The high school superintendent and I decided the next day to open up the high school as a drop-in counseling center. We had people leaders, social workers, counselors, therapists congregating there to meet with people. Shortly after, the FBI and city took it over as a resource center, which I learned is typical protocol for these events.

The bottom line is we immediately reacted, and the only way we knew how to do something was helping, so we had to help. We were simply operating in a heightened sense of crisis, what we later found out to be trauma.

We launched into probably six months of trauma-informed practices. I don’t think we took a breath until Christmas vacation, to tell you the truth.

Eventually, you guys had to go back to school. Did you notice any changes in students or staff at the start of the school year?

Definitely. Everybody was affected. It came up a lot.

And then we’d have these horribly tragic anecdotes. One of the parents is a superintendent in another school district, and she was shot, along with her twin boys, one of whom was paralyzed. These are all our people.

Everyone’s reactions were really situational, depending on what level of trauma they were experiencing.

We had spent the time between the weeks following the shooting and before the first day of school doing overly intensive outreach with our staff—offering counseling and helping them find whatever support they needed—because we knew it was so important to get our staff in the best headspace possible to come back to work and take care of our kids.

A cafe shows its support for the community on Oct. 28, 2023 in Lewiston, Maine.

What kind of mental health supports were in place to help everyone reintegrate back into their school routines?

Immediately, in the 22-23 school year, we launched a required, weekly mental health check-in for each child in grades pre-K through eight.

We also immediately launched two universal mental health screeners that acted as risk assessments to help us assess how the students were doing. Those results would help us triage services and personalize our response to how they were feeling.

We also hired additional social workers and counselors. We have 1,300 kids on campuses, and we have more than 30 social workers and psychologists.

We also held trauma-informed mental health workshops for parents and teachers for several months to teach them about what to watch for and how to help the children and themselves.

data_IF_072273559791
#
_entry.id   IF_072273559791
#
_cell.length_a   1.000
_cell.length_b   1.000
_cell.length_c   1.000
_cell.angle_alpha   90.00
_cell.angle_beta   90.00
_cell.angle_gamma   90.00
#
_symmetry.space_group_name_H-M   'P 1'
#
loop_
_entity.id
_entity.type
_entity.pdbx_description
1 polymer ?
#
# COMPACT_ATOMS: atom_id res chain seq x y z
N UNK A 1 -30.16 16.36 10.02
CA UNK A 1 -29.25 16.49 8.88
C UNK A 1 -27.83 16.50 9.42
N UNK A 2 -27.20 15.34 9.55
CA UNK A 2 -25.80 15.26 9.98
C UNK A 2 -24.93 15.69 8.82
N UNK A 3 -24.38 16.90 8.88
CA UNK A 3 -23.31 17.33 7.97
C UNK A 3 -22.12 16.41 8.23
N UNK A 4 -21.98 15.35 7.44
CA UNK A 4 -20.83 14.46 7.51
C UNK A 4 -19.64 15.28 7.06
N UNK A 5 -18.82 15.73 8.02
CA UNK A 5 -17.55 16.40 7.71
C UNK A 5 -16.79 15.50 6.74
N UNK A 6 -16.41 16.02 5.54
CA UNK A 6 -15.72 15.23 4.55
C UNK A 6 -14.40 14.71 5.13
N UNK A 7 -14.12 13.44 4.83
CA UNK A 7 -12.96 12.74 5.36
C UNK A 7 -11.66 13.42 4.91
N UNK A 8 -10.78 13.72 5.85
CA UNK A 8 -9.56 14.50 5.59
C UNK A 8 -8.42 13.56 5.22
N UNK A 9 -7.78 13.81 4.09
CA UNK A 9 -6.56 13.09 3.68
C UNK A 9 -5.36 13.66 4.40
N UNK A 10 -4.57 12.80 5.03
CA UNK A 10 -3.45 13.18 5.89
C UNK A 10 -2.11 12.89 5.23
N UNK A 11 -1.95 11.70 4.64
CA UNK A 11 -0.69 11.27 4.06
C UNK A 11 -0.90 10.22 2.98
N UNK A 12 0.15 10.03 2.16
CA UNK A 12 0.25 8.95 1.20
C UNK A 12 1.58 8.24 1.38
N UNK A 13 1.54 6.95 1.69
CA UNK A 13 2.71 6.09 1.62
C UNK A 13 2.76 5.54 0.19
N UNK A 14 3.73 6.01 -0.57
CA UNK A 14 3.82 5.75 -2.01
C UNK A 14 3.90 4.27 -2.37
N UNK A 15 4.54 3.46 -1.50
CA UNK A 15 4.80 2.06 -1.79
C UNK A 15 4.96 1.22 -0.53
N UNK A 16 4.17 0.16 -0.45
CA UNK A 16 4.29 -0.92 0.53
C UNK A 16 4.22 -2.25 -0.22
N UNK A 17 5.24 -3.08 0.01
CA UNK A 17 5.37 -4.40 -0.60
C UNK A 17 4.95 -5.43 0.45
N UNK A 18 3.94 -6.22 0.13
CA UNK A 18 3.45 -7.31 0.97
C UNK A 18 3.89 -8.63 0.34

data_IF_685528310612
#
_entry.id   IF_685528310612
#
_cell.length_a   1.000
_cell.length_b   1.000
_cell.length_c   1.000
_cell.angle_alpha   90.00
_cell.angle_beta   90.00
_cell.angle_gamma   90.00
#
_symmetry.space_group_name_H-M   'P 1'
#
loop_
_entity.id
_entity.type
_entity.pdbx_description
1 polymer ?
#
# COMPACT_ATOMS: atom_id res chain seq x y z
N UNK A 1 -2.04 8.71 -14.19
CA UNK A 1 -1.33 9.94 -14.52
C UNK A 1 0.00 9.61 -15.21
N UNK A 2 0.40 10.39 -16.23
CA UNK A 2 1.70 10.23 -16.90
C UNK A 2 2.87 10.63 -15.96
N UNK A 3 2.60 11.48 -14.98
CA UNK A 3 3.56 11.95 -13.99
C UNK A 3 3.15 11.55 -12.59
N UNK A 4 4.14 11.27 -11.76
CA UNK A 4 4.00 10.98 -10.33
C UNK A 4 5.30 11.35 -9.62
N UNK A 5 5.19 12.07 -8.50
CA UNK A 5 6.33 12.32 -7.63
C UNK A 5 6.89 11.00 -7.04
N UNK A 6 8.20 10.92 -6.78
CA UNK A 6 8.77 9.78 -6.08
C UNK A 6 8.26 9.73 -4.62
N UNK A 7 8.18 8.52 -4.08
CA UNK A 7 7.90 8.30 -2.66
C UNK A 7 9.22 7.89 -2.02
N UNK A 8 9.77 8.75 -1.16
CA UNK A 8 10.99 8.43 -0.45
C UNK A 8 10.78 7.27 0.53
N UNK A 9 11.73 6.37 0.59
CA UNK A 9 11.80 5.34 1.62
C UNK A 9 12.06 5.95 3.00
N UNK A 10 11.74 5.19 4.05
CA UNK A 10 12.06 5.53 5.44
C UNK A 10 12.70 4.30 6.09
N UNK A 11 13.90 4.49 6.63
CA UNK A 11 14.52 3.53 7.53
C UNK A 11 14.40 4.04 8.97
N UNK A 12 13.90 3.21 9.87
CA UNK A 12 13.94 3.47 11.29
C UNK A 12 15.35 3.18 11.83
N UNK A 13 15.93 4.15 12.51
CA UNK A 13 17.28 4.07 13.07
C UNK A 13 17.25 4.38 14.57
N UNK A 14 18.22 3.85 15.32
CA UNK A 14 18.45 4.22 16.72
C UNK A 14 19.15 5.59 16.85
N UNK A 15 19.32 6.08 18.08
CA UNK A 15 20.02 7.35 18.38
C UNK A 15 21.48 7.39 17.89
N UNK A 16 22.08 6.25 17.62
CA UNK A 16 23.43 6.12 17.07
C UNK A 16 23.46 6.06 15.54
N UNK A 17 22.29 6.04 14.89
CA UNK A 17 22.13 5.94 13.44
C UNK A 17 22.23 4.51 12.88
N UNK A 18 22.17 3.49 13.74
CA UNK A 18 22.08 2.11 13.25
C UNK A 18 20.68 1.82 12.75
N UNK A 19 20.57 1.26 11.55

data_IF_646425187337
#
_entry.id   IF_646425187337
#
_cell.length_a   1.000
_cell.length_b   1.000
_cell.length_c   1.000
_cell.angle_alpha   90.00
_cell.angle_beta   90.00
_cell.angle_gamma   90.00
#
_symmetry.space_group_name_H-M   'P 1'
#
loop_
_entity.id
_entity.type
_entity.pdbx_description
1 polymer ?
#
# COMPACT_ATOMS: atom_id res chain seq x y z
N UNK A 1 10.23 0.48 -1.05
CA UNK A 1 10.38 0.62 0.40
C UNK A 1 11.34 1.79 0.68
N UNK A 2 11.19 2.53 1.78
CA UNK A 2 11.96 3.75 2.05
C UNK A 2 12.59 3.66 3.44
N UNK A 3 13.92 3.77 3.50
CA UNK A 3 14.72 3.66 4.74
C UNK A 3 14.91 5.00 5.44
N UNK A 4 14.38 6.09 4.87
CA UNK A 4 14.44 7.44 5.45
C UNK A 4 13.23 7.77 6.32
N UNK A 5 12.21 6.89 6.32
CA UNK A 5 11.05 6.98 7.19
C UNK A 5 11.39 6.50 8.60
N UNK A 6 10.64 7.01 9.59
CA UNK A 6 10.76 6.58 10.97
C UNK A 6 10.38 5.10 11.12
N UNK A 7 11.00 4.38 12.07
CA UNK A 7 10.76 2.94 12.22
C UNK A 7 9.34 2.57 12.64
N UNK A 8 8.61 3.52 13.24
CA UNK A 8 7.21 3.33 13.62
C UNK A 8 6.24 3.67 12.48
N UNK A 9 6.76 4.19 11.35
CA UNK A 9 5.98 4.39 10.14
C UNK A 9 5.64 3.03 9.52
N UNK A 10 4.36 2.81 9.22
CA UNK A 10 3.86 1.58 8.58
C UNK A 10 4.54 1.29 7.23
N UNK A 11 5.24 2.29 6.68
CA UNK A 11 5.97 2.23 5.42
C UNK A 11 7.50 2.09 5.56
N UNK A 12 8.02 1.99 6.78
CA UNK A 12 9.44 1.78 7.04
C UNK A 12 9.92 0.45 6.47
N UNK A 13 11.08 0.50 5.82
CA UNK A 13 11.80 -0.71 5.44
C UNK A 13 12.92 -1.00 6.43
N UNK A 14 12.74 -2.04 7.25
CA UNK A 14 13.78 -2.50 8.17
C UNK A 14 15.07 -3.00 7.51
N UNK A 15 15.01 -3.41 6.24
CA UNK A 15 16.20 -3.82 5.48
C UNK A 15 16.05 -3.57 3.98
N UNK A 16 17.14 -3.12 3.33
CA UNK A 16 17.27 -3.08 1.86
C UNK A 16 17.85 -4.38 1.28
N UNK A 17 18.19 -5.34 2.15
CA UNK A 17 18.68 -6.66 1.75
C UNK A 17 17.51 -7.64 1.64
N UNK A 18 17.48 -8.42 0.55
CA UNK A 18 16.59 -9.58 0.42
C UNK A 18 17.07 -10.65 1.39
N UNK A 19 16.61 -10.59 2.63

Did the shooting at all ignite concerns about the safety of your school buildings?

Yes, the overarching worries and fears and concerns of the parents when we came back to school were the safety of the schools.

The mass shooting shattered the feeling of safety and sanctity and security in the community, which redoubled our efforts on making sure that we were able to convince members of our community that, even though they had just suffered the unthinkable with a mass shooting, that we were able to keep our schools safe, emotionally and physically.

Before the shooting, we had this whole orientation toward safety, and we’ve invested nearly $6 million in fortifications in the last year.

Tammy Asselin, who was at the Just-in-Time Recreation bowling alley with her daughter, Toni, during the mass shooting, embrace during an interview in Lewiston, Maine, on Oct. 27, 2023.

After the Uvalde shooting, which was two months before the Highland Park shooting, I was able to hire a security consulting group prior to the July 4 shooting to check the safety and security of our schools.

Sadly, there are so many school shootings that there’s a lot of experts out there around the nation to whom we reached out. One of the groups was the Illinois Terrorism Task Force. After the Parkland shooting in Florida, they convened a broad statewide group that addressed ways to keep schools safe, and they focused on behavioral threat assessment, the fortification of the schools, and on reporting and communication. I was able to get that report, and the recommendations informed our improvements prior to the shooting and some of the work since.

Are there any resources you didn’t have that you wish you did?

No, but that was only because we were already oriented toward safety and security in our buildings after the Uvalde shooting in May. I had already recently connected with the resources at the state level, so I knew who to call. I don’t think anything could have prepared me to handle that event. I just knew enough to know that professional networks and resources were critical, so I knew to call many people for help.

The city, the FBI, the Red Cross, the local emergency management agency, the state of Illinois were all incredible resources. We were at meetings with, like, 15 government partners every week, so we were part of a much larger ecosystem with respect to community-based trauma. But in our little world of this elementary school district, we were very scrappy in terms of how we make sure we keep the lights on and trains rolling, and make sure we provide safe and productive spaces for our kiddos and for our staff.

Everybody and their mother was offering to help us, and we took whatever help we could get because we were sort of numb. We needed help.

Would you have any advice for other district leaders who, unfortunately, will experience a similar situation in their community?

My heart and prayers and thoughts and condolences first and foremost go out to each and every victim and every person affected by this tragedy in Maine, No. 1.

No. 2, call for help. Call your city people. Call your neighboring superintendent. Call your professional association. You don’t want to try to take this burden on alone. It’s too much.

People sign "I love you" while gathered at a vigil for the victims of Wednesday's mass shootings, on Oct. 29, 2023, outside the Basilica of Saints Peter and Paul in Lewiston, Maine.